Entrepreneurial mindset: Defining a nascent construct

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dc.contributor.author Keane, Darsel en
dc.contributor.author McNaughton, Rodney en
dc.contributor.author Shepherd, Deborah en
dc.coverage.spatial Sydney, Australia en
dc.date.accessioned 2019-05-27T22:20:34Z en
dc.date.issued 2019-02-06 en
dc.identifier.uri http://hdl.handle.net/2292/46582 en
dc.description.abstract The term entrepreneurial mindset is increasingly prevalent in government documents, scholarly research, educational offerings, and the media. However, there is little agreement on the meaning of the underlying construct. Various uses of the term suggest it may include entrepreneurial behaviours, traits, skills, capabilities, attitudes or spirit. Users of the term almost universally imply that this mindset is important as an antecedent of desirable outcomes such as resilience, creativity, innovation and new venture formation, and that the mindset can be developed and supported. However, the lack of a clear and commonly accepted definition of the construct inhibits our ability to theorize about the role of mindset, measure it, and test hypotheses about its role in the entrepreneurial process. To address this shortcoming, we begin by extracting and analysing definitions, both explicit and implied, from the emerging literature on the entrepreneurial mindset. There is considerable diversity in the definitions, and most lack the precision needed to distinguish between mindset and possibly related constructs such as spirit, or even in some cases, entrepreneurial outcomes like founding a venture. We postulate that the ongoing debate about the definition of entrepreneurship provides a partial explanation. However, more importantly, the majority of authors fail to clarify what they mean by mindset. Using French’s (2016) characterisation of the differences between cognitive, social psychology and organizational leadership, and positive psychology approaches to studying mindset, we show how the various definitions implicitly reflect one or more of these theoretic lenses, and thus shapes the how the construct is understood. To progress understanding of entrepreneurial mindset and its importance to the entrepreneurial process and outcomes, researchers need to be explicit about the theoretic lens through which they view the construct. This will guide formation of a clear definition of the construct within a particular paradigm for which a valid and reliable measure can be developed. French (2016), compares and identifies the varying conceptualizations and characterizations of mindset theory as cognitive psychology, social psychology and organizational leadership, and positive psychology. The origin of mindset research is accredited to the Würzburg School of cognitive psychology. Within this domain, mindset theory is viewed as “the tethering of a specific task and a particular grouping of cognitive processes” (French II, 2016, p. 674). Within the cognitive psychology field this theoretical understanding and characterization of mindset research remains relatively unchanged and is widely adopted by researchers within this field of inquiry. Most noteworthy is Gollwitzer and Bayer’s (1999, p. 405) conceptualisation of mindset as “the sum total of the activated cognitive procedures” while performing a given task. Within the social psychology and organizational leadership area of mindset research the defining characteristic of mindset conceptualization “is a specific focus (or filter) used throughout the totality of an individual or organization’s cognition” (French II, 2016, p. 678). Illustrative of this is Kennedy et al.’s (2013, p. 13) conceptualization of mindset as “a way of characterizing changing assumptions and patterns of thinking.” The most notable stream of inquiry within this approach is research on global mindset. The positive psychology domain of mindset research is the less theoretically developed. Mindset within this stream is characterised and conceptualised as individual or organisational beliefs (French II, 2016). Research in the area of positive psychology is still emerging. The most renowned is Dweck’s research on growth and fixed mindsets (2006, 2012). Although, presented as three distinct categories, French (2016) recognises that there is overlap between them, and they can be viewed as a continuum. Using the three theoretical lenses outlined, we offer three propositions that explore the relationship between how entrepreneurial mindset is conceptualised and characterised with how it might be examined and measured. Key to moving research on entrepreneurial mindsets forward is the adoption of a particular theoretic framework. This will allow scholarly work on entrepreneurial mindset to develop and common research methods to emerge. This paper contributes by providing a deeper understanding of the conceptualisation, construction and characterisation of an entrepreneurial mindset. Among possible applications of entrepreneurial mindset, this will have particular implications for the design and delivery of entrepreneurial educational offerings and initiatives that seek to develop an entrepreneurial mindset, and importantly, facilitate the measurement of the impact of these offerings. More generally, this paper links entrepreneurial mindset to extant theoretical understandings of mindset, thus providing a stronger theoretical underpinning for this nascent construct. en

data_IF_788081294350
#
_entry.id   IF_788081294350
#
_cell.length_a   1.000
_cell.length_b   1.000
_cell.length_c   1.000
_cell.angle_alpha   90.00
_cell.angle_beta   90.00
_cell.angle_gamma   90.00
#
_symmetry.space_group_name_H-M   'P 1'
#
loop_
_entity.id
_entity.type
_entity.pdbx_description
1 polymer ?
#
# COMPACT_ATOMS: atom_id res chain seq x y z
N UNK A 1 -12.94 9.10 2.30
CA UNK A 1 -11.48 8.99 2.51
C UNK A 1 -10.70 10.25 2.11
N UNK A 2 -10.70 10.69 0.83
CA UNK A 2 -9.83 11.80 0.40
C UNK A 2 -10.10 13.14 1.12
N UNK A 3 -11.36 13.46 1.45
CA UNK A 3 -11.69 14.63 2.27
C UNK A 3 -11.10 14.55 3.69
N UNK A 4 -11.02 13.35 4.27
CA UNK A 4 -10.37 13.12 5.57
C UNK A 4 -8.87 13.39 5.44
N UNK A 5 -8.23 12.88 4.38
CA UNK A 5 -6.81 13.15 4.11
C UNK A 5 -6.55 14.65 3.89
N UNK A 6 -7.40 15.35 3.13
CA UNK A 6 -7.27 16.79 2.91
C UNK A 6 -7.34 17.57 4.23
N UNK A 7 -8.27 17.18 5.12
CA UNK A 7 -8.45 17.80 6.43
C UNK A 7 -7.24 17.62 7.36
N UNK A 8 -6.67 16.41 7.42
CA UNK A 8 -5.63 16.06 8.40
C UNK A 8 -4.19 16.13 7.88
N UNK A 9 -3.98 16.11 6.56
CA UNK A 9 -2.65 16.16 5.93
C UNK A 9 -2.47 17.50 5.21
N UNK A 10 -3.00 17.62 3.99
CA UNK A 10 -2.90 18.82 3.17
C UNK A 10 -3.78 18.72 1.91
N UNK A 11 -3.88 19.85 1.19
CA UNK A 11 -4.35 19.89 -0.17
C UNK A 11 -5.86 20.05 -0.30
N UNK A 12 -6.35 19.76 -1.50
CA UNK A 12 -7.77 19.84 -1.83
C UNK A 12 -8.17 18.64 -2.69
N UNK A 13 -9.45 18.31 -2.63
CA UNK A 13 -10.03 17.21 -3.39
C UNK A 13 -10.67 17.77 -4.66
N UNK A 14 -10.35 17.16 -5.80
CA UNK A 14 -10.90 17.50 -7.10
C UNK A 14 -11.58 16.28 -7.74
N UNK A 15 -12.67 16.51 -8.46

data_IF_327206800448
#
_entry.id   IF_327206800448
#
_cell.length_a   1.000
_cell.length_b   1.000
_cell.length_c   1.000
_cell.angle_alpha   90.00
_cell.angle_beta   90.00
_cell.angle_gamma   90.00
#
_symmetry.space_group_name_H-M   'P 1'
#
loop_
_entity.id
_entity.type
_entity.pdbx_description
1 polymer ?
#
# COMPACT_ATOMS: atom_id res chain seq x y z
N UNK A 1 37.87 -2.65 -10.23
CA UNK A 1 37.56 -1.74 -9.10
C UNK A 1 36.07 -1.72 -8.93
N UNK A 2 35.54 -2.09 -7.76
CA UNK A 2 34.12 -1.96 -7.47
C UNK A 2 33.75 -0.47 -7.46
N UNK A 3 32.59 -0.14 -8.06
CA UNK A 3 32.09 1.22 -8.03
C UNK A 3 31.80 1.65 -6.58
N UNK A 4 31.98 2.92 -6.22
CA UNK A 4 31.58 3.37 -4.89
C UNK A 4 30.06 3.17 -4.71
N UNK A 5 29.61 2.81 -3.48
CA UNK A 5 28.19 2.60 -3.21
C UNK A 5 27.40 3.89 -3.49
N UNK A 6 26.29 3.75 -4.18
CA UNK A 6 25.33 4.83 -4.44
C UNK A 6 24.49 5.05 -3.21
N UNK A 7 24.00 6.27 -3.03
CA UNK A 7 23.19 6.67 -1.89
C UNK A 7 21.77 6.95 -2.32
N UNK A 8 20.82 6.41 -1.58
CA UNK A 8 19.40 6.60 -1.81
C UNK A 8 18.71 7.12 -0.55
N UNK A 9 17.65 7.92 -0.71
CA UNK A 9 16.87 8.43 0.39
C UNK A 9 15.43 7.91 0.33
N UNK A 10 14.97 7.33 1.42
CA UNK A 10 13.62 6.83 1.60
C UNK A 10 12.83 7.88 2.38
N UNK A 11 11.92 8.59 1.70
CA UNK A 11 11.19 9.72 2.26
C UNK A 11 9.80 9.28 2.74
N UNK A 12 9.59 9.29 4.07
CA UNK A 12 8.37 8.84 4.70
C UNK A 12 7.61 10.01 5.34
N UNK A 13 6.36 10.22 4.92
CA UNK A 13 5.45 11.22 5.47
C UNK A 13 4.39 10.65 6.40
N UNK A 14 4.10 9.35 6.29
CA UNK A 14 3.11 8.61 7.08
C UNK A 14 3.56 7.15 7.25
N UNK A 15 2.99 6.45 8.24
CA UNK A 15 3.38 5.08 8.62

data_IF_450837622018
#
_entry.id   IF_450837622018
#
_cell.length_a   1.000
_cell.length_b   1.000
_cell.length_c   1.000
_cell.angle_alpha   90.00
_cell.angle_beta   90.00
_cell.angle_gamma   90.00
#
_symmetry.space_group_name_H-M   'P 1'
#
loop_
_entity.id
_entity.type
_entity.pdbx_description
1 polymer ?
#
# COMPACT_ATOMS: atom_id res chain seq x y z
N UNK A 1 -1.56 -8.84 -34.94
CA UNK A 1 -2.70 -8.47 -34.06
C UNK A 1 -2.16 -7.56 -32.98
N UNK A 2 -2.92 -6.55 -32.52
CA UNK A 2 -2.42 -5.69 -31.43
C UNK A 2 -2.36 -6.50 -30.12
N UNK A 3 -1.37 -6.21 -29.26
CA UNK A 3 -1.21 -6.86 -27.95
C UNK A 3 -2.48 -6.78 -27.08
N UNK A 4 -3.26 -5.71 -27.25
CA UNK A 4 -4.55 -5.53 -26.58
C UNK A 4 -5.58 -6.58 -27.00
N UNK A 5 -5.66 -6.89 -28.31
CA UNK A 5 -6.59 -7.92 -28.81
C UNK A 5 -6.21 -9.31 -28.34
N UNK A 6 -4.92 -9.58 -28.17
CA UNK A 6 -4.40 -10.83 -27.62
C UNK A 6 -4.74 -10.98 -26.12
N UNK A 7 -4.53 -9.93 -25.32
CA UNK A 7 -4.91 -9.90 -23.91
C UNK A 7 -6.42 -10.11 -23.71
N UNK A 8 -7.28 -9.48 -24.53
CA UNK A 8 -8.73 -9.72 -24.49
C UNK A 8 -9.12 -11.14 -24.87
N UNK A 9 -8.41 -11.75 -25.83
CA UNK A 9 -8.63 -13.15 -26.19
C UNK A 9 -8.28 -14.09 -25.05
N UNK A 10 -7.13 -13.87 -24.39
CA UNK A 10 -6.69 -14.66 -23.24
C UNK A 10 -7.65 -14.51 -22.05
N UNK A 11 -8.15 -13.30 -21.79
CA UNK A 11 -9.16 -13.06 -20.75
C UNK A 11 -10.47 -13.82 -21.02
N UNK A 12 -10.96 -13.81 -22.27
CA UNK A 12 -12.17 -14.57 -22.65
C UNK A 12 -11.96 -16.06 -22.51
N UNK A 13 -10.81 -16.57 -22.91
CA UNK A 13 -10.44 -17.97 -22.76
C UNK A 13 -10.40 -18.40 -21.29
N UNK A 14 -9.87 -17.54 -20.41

dc.relation.ispartof ACERE (Australian Centre for Entrepreneurship Research Exchange) en
dc.rights Items in ResearchSpace are protected by copyright, with all rights reserved, unless otherwise indicated. Previously published items are made available in accordance with the copyright policy of the publisher. en
dc.rights.uri https://researchspace.auckland.ac.nz/docs/uoa-docs/rights.htm en
dc.title Entrepreneurial mindset: Defining a nascent construct en
dc.type Presentation en
dc.rights.holder Copyright: The author en
pubs.author-url http://acereconference.com/2019-2/ en
pubs.finish-date 2019-02-08 en
pubs.start-date 2019-02-05 en
dc.rights.accessrights http://purl.org/eprint/accessRights/RestrictedAccess en
pubs.subtype Conference Oral Presentation en
pubs.elements-id 765774 en
pubs.org-id Business and Economics en
pubs.org-id Centre for Entrepreneurial Learning en
pubs.org-id Management & Intl Business en
pubs.record-created-at-source-date 2019-03-10 en